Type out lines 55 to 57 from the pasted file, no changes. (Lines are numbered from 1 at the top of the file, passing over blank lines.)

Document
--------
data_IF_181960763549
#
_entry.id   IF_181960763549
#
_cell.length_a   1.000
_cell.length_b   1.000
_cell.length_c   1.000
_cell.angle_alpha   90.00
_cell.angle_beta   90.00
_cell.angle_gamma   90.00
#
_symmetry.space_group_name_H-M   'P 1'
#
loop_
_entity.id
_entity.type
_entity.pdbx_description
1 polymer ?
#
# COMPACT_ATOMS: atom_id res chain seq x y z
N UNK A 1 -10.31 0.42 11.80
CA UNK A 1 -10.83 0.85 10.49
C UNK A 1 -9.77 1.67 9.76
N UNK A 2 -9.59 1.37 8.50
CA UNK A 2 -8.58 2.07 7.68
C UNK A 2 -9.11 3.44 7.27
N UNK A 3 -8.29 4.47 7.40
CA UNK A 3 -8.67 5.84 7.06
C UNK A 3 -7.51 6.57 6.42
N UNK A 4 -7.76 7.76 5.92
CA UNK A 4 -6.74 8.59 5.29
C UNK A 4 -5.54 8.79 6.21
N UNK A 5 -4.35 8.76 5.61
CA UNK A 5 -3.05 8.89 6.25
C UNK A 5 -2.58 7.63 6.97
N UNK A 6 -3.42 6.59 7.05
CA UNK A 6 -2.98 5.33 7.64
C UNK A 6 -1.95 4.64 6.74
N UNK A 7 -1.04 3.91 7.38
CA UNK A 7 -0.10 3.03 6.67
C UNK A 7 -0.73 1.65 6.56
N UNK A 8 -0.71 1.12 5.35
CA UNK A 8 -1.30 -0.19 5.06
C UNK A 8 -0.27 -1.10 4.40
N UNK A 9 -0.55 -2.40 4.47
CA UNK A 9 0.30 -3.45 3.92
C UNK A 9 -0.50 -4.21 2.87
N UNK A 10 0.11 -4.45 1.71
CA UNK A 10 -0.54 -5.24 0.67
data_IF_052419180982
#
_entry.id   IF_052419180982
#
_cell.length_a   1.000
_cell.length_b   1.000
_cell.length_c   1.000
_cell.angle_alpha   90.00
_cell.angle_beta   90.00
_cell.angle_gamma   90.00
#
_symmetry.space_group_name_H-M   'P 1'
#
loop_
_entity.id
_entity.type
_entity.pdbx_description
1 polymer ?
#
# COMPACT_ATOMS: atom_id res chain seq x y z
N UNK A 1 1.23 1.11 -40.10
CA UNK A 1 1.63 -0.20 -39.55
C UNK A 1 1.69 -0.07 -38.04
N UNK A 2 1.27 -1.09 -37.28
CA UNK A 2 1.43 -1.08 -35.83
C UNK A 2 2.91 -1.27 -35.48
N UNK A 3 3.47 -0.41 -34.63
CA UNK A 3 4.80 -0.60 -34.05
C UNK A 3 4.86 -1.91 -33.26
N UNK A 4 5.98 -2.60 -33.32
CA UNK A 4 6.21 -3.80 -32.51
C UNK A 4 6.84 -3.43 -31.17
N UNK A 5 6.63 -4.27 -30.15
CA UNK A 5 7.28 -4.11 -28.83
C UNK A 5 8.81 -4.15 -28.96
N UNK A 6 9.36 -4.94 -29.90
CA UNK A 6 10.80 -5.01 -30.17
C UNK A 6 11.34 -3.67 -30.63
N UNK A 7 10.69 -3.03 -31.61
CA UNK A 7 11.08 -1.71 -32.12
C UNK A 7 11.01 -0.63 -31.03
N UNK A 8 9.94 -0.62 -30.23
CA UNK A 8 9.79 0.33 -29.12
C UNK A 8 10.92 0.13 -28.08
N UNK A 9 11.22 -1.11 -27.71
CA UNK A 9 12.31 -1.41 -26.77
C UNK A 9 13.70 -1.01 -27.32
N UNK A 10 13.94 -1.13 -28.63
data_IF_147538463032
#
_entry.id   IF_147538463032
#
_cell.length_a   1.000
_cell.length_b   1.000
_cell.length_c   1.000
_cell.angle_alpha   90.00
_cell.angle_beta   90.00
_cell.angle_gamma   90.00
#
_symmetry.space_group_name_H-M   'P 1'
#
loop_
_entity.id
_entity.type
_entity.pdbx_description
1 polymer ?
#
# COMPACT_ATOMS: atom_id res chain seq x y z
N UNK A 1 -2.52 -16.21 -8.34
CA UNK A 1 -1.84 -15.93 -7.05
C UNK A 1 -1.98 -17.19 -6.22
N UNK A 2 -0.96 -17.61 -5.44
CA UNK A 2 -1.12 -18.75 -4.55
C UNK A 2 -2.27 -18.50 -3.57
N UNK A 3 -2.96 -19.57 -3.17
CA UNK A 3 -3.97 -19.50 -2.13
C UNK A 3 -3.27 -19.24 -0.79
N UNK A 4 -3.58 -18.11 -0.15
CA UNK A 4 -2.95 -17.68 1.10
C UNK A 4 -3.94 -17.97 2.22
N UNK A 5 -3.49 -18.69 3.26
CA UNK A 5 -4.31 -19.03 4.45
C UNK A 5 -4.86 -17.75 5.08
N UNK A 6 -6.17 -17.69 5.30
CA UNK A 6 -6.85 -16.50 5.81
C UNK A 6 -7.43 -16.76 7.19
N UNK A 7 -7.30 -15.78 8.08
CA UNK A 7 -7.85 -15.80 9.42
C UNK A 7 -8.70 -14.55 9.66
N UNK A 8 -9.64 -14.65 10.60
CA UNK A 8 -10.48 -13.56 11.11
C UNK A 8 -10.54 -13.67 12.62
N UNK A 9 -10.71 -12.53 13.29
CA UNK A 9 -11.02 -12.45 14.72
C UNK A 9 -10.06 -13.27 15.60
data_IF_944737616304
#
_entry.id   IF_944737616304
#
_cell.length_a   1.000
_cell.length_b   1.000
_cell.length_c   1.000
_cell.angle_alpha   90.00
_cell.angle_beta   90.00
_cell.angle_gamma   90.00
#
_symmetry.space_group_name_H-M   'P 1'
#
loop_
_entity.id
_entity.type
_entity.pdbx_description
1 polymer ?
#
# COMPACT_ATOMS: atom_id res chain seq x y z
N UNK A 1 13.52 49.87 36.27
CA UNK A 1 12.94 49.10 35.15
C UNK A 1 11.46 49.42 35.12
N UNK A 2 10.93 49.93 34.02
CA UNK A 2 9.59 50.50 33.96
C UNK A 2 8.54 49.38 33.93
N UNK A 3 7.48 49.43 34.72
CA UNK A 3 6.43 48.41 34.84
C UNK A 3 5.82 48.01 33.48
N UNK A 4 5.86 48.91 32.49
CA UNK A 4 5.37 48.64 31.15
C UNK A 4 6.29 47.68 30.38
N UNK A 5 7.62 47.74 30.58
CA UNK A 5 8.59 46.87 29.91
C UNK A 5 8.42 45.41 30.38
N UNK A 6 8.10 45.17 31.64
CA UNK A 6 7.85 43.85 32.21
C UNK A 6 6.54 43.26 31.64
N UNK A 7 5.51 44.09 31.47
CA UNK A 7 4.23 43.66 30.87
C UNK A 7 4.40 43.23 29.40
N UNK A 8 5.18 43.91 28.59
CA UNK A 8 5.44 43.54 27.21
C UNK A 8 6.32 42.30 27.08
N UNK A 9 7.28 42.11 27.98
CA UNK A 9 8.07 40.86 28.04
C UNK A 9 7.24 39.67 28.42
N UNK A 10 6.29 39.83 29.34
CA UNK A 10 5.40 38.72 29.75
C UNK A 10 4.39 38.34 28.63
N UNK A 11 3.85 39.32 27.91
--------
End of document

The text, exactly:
_cell.length_b   1.000
_cell.length_c   1.000
_cell.angle_alpha   90.00